Over the next 2 years, with an average NAV growth of 7% annually and a reduction in the NAV discount to 15%, CNP share prices should climb from its current Euro 38.50 ($50) to around Euro 50.00 ($64.54), for a gain of 30%. At a 6% dividend growth rate, the 2013 annual dividend could be Euro 0.95 ($1.22), for an additional 4.8% return. Total 2-yr return could be in the 35% range, or around 17.5% a year.
If, over that same timeframe, the U.S. dollar weakens against Euro by 11% to 1.45, representing about a 50% retracement of its previous decline, the overall returns should improve for U.S. investors.
For example, in 2011, at a current 1.30 exchange rate, CNP share price of Euro 38.50 converts to USD $50.50 [$50 on January 10, 2011- Ed.] and the dividend of Euro 0.84 converts to $1.09. In 2013, at a 1.45 exchange rate, CNP share prices could trade for Euro 50.00, converting to $73.25 and the potential dividend of Euro 0.95 could convert to $1.38. Using these variables, capital gains in U.S. dollars would be 45% and the cash dividend would add an additional 5.4% for a total potential return of 50% over 2 years, or 25% a year.
Some of GBL’s portfolio above did not perform well in 2011. For example, TOT shares, as priced in Euros and traded on the Paris Exchange- and which represent a large percentage of CNP and PGRAF NAV, have declined about 9% over the past 52 weeks. In comparison, the S&P Energy SPDR, XLE, has returned a gain of about 12%. TOT ADR shares have been in a three and a half year sell-off, matching oil / natural gas production declines. TOT has a secure balance sheet and one of the industry’s best historic returns on capital. Analysts believe Total’s fortunes are improving with important production acquisitions, such as its recent investment in an oil sands project. TOT is beginning to be recognized currently as one of the best value stocks in the large-cap major oil sector.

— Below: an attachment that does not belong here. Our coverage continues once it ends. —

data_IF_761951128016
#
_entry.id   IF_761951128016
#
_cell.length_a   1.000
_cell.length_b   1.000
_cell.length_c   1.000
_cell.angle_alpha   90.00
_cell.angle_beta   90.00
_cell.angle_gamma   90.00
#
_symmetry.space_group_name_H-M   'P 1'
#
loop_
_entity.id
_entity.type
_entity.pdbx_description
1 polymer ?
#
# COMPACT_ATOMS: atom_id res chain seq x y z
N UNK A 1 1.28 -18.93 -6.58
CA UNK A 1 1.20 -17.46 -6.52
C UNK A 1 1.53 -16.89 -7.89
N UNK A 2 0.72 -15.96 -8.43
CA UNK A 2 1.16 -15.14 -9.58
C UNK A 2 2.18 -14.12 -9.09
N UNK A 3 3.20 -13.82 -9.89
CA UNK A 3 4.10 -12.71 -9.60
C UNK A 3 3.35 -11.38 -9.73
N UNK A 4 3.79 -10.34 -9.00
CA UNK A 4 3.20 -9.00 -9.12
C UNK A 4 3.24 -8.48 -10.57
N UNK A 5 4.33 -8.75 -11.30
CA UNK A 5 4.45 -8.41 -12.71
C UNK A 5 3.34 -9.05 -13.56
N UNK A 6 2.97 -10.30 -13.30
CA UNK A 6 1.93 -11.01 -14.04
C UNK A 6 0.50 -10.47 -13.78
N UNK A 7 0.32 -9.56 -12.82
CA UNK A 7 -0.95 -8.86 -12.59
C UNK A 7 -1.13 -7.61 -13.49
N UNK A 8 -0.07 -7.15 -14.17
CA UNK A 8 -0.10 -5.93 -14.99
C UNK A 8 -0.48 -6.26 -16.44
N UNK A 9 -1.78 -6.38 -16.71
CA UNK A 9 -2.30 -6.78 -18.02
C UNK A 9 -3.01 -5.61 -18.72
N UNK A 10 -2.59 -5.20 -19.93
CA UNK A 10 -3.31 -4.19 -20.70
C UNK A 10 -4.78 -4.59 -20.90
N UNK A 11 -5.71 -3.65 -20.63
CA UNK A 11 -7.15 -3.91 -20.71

With improving individual company performance relative to their competitors, NAV annual growth could top its historic 7%, increasing CNP capital gains potential a few more percentage points.
Pargesa’s overall returns may be slightly less due to slower NAV growth and to not as much narrowing of its NAV discount. In addition, there is less volatility in the exchange rate of Swiss Franc : USD than the Euro : USD. Investors seeking less volatility in their exchange rate exposure may find PRGAF to be a bit more conservative.
On the other side, if the USD were to strengthen against the Euro and Swiss Franc, investment returns will be more muted. If exchange rates were to remain unchanged from current rates, CNP could offer a 15% to 17% annual return and PRGAF could offer a 10% to 12% annual return.
Both of these companies are listed on foreign exchanges and are offered as non-bank sponsored ADRs on the NASDAQ Pink Sheets. Low liquidity inherent with pink sheet trading can be overcome as many brokers allow access and trades on European exchanges. As usual, trading in illiquid stocks needs to be individually evaluated and limit orders should be standard procedure.
What is intriguing is the collection of well-managed listed European companies that are at the center of these firms. Selecting CNP will add the assets and investment expertise of the Frere family to these core holdings. Much like many very successful businessmen, Albert Frere offers both a complex case study and a rich history. Buying into either of these firms should be viewed as an investment in the ability of the Frere family to continue its tradition as one of the premiere European business concerns.
To some shareholders, there are similarities between Warren Buffett and Albert Frere, where successfully managing long-term capital and opportunities is as critical as operating specific businesses.
CNP and Pargesa offer different currency exposure to the same set of core assets. CNP financials and dividends are reported in Euros while Pargesa are reported in Swiss Franc. Take your pick. For me, I have some of both.
As always, investors should conduct their own due diligence, should develop their own understanding of these potential opportunities, and should determine how it may fit their current financial situation.